5 – 23 December 2014

A reproduction of a photo of a beautiful young couple became the invitation to the joint exhibition of the British artist Paul McDevitt and the German artist Cornelius Quabeck at the Martin Asbæk Gallery. In fact it has no reference to the exhibition. But when we asked the artists, the answer was: Well... we thought as it is a two-­‐person show and the two people in the picture are much better looking, we might be able to create some attention and attract a huge crowd.

They are successful, humorous and innovative in their expression, but at the same time they constantly present their positions on and critiques of current political, academic and social situations. Quabeck and McDevitt, who today both live in Germany, met during their studies in 2000 at the Chelsea College of Art and Design in London. In the course of the past few years they have created several joint projects at among other places CCA in Andratx on Majorca. It therefore seemed an obvious choice to invite both artists to create a joint show at the gallery. This resulted in an exhibition with two halves! One side of the gallery is occupied by Paul McDevitt and his Pop-­‐Art-­‐inspired black-­‐and-­‐white paintings with references to the British recession, while the other side of the gallery pays tribute to the Día de Muertos by giving new life to painting, which has been declared dead so many times.

A new recession looms, if one listens to the British Prime Minister David Cameron after the latest G20 summit. The recession and the country’s declining growth have been the inspiration for Paul McDevitt to create a series of works that take their point of departure in the innumerable shops that have had to close because of the economic downturn of recent years. When a shop closes in England, the owner paints over the inside of the windows so it is impossible to look in. McDevitt’s charcoal drawings are based on this whitewashing of British shop windows. The works are executed in an energetic, optimistic Pop-­‐Art formal idiom. With great, expansive brushstrokes, as a tribute to painting and a gesture towards an artist’s personal, sensitive and distinctive way of painting, McDevitt has created three enormous works as an echo of the times.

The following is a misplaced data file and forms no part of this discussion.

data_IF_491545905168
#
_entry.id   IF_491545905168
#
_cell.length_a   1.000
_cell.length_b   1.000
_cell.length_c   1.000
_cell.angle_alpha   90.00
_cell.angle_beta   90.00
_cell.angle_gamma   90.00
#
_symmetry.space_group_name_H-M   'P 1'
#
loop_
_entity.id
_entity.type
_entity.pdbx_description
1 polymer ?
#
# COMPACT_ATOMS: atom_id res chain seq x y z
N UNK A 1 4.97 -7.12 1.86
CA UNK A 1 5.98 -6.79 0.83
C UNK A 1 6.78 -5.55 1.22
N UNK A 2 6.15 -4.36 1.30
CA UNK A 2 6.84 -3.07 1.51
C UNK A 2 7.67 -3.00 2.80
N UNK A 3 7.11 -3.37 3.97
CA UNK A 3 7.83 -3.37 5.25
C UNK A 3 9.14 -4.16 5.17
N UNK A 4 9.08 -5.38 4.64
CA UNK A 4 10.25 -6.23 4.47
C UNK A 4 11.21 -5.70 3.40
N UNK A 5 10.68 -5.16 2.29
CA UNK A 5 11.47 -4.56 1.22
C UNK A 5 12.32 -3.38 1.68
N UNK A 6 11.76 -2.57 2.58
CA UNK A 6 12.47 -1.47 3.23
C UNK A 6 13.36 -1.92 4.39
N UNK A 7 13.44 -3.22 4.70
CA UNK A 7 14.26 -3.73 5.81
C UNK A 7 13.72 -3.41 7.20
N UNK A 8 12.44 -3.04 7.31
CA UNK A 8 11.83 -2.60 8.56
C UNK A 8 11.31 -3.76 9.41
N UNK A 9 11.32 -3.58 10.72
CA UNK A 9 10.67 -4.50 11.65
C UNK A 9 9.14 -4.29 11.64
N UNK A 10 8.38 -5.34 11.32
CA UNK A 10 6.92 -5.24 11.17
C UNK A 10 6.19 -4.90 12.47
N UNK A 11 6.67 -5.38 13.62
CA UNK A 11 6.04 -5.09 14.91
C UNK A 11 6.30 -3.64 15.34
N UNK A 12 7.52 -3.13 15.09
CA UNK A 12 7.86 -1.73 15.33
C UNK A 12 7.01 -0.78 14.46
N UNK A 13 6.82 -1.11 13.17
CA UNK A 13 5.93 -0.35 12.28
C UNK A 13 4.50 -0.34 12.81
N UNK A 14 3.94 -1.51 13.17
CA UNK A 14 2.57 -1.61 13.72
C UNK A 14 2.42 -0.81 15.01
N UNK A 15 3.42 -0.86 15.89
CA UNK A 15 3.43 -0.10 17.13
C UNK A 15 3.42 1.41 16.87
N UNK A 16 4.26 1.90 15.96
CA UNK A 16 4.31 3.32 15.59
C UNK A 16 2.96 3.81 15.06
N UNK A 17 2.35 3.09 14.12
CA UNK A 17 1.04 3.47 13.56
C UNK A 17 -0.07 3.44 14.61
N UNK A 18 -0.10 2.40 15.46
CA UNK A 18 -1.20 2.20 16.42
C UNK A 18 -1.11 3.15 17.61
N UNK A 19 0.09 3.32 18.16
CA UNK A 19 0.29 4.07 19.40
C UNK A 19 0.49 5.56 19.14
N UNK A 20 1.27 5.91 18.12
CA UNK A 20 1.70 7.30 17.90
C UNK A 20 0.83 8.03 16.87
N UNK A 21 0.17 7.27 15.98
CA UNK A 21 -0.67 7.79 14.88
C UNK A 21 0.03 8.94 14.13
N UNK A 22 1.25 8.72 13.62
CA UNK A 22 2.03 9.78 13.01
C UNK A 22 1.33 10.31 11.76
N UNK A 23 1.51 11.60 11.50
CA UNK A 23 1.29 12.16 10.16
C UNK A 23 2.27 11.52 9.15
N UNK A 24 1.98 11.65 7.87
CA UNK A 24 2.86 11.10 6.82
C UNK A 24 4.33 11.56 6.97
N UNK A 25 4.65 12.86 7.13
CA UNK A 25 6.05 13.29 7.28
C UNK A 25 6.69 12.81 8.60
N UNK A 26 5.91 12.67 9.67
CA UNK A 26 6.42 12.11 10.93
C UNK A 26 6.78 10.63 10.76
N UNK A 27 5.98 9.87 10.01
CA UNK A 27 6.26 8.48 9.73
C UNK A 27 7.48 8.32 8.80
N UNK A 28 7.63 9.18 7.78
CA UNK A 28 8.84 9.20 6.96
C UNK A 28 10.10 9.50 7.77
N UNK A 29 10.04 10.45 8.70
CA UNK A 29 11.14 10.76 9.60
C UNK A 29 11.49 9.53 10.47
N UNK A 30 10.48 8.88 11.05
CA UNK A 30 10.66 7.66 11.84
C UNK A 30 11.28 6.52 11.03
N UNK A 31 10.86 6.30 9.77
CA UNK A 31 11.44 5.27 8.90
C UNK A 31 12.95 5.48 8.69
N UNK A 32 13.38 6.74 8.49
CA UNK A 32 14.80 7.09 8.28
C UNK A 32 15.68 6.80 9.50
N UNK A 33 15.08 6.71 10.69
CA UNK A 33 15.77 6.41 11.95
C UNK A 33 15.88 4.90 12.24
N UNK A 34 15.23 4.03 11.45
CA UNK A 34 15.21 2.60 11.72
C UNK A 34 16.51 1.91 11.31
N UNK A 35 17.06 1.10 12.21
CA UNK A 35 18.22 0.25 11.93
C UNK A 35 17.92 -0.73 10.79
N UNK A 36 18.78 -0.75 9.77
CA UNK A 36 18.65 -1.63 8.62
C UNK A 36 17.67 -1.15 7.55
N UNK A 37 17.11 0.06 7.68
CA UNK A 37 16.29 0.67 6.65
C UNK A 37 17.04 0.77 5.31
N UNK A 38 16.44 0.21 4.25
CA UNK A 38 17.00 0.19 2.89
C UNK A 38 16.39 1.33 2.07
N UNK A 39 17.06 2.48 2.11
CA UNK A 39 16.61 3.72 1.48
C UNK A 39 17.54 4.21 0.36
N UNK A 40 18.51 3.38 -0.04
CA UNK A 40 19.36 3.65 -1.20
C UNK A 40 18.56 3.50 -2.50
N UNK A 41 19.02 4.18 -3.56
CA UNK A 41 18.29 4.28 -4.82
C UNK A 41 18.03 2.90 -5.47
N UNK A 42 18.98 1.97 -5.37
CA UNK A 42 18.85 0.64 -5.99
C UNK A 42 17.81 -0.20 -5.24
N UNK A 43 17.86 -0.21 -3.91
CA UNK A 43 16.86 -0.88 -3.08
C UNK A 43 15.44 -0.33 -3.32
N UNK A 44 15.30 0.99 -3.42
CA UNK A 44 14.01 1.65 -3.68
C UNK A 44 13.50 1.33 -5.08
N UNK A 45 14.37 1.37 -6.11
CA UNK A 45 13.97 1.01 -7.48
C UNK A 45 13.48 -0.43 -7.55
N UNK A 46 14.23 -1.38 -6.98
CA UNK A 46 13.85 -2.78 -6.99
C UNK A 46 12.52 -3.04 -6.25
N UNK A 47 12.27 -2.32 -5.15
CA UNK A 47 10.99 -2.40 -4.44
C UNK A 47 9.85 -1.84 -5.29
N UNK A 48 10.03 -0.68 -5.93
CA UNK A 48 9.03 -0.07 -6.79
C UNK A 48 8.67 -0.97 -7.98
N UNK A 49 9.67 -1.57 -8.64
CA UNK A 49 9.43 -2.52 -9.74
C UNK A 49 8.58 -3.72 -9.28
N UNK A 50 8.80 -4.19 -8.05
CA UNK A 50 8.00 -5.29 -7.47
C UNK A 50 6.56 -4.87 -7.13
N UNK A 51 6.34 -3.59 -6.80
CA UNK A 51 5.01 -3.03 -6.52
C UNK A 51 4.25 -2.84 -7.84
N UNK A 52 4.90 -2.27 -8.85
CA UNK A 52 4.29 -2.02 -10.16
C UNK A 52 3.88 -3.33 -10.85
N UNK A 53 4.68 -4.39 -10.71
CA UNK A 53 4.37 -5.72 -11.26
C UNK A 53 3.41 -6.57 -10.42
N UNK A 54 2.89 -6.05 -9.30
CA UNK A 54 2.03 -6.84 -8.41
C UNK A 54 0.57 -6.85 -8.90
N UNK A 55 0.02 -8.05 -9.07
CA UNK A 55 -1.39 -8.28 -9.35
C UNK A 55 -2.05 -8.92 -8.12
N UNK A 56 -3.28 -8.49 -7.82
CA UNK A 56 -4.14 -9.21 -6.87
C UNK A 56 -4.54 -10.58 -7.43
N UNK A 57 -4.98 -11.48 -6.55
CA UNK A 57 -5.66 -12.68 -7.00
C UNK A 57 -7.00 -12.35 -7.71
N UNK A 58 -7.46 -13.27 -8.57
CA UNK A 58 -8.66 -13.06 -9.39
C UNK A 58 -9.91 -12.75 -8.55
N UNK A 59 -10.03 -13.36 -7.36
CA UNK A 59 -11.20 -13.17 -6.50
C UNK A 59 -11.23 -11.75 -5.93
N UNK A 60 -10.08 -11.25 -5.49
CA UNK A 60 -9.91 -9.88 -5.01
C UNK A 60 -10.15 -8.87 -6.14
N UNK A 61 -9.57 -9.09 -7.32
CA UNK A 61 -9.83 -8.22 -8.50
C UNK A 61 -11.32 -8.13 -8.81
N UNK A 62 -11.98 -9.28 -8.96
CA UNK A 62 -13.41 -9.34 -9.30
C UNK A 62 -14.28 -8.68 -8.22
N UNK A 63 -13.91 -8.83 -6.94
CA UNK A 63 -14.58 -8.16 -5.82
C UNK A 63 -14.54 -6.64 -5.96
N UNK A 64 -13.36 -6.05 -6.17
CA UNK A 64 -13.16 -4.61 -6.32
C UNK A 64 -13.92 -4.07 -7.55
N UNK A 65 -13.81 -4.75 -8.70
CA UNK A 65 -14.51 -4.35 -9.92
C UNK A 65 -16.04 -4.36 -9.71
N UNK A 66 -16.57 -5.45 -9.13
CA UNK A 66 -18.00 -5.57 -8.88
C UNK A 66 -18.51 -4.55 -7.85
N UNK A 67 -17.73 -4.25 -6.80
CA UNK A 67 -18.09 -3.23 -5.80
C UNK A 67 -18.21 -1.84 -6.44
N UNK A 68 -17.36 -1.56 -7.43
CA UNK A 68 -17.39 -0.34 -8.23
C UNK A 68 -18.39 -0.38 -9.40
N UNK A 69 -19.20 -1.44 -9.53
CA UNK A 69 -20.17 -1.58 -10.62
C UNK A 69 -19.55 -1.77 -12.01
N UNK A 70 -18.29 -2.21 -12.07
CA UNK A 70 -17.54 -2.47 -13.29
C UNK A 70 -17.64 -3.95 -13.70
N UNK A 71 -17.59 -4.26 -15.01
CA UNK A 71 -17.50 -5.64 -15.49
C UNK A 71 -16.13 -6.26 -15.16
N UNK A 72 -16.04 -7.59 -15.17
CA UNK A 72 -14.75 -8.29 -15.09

Cornelius Quabeck pays homage to the death of painting. But despite the fact that painting has been pronounced dead several times, it still seems to be a central category of artistic work. The expression in Quabeck’s works is related to the Mexican celebration of the Day of the Dead. During these celebrations, on the basis of memories of the dead relatives, the most fantastic, distinctive masks and costumes are made. The works in the exhibition are all inspired by the artist’s fasci-­‐ nation with the idea of turning a day of mourning into a festive event. The works are still lifes and portraits, all set up in the studio.

With this tribute to painting based on the individual brushwork of two artists we welcome the public to the opening on Friday 5 December 5 – 7 pm.

The artists:

Cornelius Quabeck (b. 1974) grew up in Wuppertal in Germany and graduated from the Chelsea College of Art and Design in 2000 with an MA in Fine Art. Quabeck’s unique aesthetic style makes him one of Europe’s most prominent painters of his generation, which has resulted in several solo exhibitions in Europe over the past ten years.

Paul McDevitt (b. 1972) circles around media such as drawing, sculpture and performance, and has participated in several curatorial projects. Since he graduated from the Chelsea College of Art in 2000 McDevitt’s works have been exhibited at a number of international exhibition institutions as well as a variety of solo exhibitions at galleries in Europe.